Image from YouTube
After getting my iPad, one of the first things I did was to buy the three components of the iWork suite – Pages, Numbers, and Keynote. They cost $9.99 each on the App Store, and I honestly went into the purchase expecting that these apps would integrate nicely with the Mac desktop suite. I mean, $30 for the iPad version isn’t too much less than the $79 Apple charges for the full desktop version.
I knew there would be compromises, to be sure. Printing would be gone, as would direct transfers of files and so on. I also assumed that the iPad version would have limited ability to import from Microsoft Office, if at all. Finally, I assumed that everything would transfer through iWork, the suite’s online component.
One thing I never really thought much about was how stuff I created in Pages on the desktop would look in Pages on the iPad – my assumption was that the core functionality would be preserved. Sadly not only does the formatting itself realign based on font availability and device limitations, it actually feels like there are subtle differences in core application functionality and file format that permanently alter the file each time you move it from desktop to iPad and back with these apps.
My point is to highlight that while these seem like essentially the same program, a better analogy would be using the Pocket Office apps on Windows Mobile compared to Microsoft Office.
Here are the same screen on the iPad and Mac:
OK, I know what you’re saying – that isn’t so terrible. And you’re right – it is all just minor formatting stuff … this time. But by simply editing the document on the iPad, saving back to iWork, editing on the Mac version of Pages, and then sending back to the iPad via iWork, the bullet formatting was completely screwed up as seen here:
Worse yet, taking a presentation from Microsoft Powerpoint, opening in Keynote for the Mac and then opening in Keynote for the iPad destroyed multiple graphs and images as well as the formatting. Hard-hitting stuff, eh?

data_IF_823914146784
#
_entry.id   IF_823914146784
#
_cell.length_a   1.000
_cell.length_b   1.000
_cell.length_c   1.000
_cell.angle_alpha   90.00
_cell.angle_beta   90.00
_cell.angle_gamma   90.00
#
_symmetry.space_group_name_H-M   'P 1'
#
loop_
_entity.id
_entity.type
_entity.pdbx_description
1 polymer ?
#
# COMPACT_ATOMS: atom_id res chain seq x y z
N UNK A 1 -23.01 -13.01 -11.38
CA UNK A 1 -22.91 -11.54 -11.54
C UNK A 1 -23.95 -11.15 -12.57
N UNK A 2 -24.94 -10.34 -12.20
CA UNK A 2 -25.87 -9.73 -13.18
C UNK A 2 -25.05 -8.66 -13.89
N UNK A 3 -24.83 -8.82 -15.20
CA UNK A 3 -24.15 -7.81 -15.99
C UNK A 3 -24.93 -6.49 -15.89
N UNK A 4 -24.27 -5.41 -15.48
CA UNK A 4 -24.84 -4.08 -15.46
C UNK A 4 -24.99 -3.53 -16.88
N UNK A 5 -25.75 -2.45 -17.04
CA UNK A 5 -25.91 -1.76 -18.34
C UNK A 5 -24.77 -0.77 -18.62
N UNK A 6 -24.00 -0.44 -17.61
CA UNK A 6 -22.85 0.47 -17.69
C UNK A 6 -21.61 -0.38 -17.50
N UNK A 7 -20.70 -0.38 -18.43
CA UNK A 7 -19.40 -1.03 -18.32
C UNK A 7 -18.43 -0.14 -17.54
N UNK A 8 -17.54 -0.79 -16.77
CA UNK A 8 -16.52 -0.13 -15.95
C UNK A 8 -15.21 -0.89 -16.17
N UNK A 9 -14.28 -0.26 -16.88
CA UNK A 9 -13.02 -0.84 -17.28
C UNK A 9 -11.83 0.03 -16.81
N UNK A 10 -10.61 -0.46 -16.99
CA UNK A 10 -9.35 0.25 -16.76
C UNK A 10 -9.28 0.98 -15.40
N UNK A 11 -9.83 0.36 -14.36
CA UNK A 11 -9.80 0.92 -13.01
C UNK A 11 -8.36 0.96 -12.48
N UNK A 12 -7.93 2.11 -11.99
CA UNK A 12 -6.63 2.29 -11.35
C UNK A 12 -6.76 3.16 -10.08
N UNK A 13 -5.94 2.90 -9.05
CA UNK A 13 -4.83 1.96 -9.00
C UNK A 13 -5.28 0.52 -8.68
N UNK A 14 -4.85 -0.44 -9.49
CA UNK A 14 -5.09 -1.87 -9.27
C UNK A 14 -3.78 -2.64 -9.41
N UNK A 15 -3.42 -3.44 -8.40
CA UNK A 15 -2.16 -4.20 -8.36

Same for a Microsoft Word document … to the point that I had a hard time getting out of the document in order to delete it! Yes, there was originally loads of content …
Which is why I used the Pocket Office analogy. Anyone who has been around Windows CE / Pocket PC / Windows Mobile for years has likely messed up more documents than they would like to admit. I know I did it more than once – work on a document out of the Synchronized Files folder and then later realize that due to missing features in the ‘pocket’ apps I had lost critical parts of my document!
Of course the other problem is the multi-stage process required to get your stuff from your Mac to your iPad. I have found the easiest way was to save to iWork and use the email link on either side. Somehow I think that $99 a year I put into Mobile Me could be put to better use making my access to these documents seamless.
I realize that the iWork apps for the iPad are ‘version 1.0′ products, and will likely be improved over time. The problem stems from the conclusions in all of the Macworld reviews – these are actually all really good apps, but work best when used in a bubble without interaction with the outside world.
And right now the iWork for iPad apps represent for me the very antithesis of what Steve Jobs spoke about when introducing the iPad. He positioned it not as a stand-alone device, nor as a scaled down device like a smartphone. He positioned the iPad as something that would work between your smartphone and your computer.
These apps – while very nice as stand-alone portable apps – have a long way to go before fulfilling that vision.